I’ve tried several different brands of vegan deodorants from companies that don’t do animal testing: Tom’s of Maine, LaVanila, Earth Science, Bubble&Bee, and JASON. I’m familiar with crystal deodorants like Thai deodorant stone and Naturally Fresh but they didn’t work for me: I sweat so much that it’s gone within 10-20 minutes. I’m a naturally sweaty girl who has periodically had odor problems on which we’ll not elaborate. I’m also operating in Florida’s 90 degree heat and 80 percent humidity during what we call the “jiu jitsu challenge” which is 2 hours of wrestling with giant sweaty men followed by a trip to the supermarket: perfect opportunity for copious sweat and subsequent formation of stench.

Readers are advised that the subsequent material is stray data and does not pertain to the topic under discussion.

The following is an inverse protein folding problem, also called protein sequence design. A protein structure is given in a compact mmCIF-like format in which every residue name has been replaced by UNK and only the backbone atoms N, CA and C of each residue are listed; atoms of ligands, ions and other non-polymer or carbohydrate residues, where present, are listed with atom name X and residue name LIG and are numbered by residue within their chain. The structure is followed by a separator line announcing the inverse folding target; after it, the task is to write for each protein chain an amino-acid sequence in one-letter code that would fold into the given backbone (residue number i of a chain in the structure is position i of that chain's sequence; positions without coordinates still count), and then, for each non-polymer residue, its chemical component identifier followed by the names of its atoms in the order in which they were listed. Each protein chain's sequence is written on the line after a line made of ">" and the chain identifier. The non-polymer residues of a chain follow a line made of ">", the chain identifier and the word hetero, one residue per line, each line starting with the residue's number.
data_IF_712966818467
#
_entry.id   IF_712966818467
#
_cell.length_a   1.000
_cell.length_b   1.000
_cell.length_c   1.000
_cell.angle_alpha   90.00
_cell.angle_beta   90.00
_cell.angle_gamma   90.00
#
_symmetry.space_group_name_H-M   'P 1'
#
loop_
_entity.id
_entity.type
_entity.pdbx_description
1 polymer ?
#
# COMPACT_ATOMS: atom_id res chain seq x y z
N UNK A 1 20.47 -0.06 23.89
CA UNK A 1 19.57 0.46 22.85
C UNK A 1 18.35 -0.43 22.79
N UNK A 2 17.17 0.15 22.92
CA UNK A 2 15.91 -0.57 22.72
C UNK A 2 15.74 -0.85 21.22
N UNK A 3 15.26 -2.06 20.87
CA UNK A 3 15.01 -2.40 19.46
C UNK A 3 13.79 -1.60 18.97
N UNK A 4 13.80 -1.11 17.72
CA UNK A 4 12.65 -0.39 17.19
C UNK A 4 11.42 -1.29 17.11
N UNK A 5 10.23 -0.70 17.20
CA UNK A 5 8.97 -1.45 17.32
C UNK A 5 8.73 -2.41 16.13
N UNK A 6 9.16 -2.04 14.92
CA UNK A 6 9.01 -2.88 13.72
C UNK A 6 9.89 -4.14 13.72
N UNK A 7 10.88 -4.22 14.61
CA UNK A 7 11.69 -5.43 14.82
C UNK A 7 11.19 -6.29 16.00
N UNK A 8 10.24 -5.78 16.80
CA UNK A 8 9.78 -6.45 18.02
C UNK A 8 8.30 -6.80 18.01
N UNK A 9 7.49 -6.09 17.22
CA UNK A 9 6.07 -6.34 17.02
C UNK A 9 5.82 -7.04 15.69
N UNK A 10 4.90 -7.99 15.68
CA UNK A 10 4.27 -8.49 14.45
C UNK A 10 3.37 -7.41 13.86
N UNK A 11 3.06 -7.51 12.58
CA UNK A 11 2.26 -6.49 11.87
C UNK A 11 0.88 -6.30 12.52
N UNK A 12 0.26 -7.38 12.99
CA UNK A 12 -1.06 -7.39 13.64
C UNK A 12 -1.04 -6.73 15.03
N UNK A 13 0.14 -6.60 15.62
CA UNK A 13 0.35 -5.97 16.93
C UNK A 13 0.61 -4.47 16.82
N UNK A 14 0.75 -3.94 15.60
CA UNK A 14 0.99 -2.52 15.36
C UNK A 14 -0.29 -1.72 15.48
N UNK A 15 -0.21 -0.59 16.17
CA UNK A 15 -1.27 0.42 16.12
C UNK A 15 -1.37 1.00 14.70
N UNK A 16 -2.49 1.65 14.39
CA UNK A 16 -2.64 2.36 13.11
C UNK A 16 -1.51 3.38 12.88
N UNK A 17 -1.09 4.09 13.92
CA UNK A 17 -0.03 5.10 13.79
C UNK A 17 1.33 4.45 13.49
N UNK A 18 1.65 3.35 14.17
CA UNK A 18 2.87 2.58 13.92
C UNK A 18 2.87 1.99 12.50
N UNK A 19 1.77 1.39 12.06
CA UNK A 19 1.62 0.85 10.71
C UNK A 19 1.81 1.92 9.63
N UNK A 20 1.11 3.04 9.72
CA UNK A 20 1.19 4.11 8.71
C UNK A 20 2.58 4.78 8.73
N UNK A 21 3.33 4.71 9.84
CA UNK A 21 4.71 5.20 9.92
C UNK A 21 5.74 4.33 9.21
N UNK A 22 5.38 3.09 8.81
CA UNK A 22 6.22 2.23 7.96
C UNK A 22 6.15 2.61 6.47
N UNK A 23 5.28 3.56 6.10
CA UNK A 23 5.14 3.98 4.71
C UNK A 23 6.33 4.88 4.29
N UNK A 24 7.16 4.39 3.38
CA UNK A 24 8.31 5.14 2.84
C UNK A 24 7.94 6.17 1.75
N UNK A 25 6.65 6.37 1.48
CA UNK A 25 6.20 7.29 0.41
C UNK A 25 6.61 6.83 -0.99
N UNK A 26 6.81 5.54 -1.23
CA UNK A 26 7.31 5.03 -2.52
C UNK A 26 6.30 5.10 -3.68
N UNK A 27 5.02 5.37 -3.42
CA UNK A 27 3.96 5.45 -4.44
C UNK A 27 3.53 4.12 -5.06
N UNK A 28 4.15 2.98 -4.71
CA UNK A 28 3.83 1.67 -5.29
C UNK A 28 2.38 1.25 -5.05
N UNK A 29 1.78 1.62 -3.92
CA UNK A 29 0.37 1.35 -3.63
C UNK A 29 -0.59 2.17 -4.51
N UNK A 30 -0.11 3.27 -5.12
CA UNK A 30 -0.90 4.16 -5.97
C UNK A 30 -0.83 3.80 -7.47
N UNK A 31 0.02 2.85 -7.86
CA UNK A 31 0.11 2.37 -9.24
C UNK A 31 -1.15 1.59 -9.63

LaVanila This one smells fabulous (I tried vanilla coconut), light and neutral enough that it won’t interfere with the fragrances in most other perfumes and lotions (but I’m partial to vanilla and coconut). The texture was lovely (hybrid creamy and gel-like) and it worked. I wasn’t stinky and my level of perspiration is manageable. Some of the ingredients were highly processed even though they were all vegan and relatively inoffensive. It was pricey at $18 and came in several other variants of vanilla: plain vanilla (nothing plain about it, it smells lovely), vanilla grapefruit, vanilla blossom and vanilla lavender.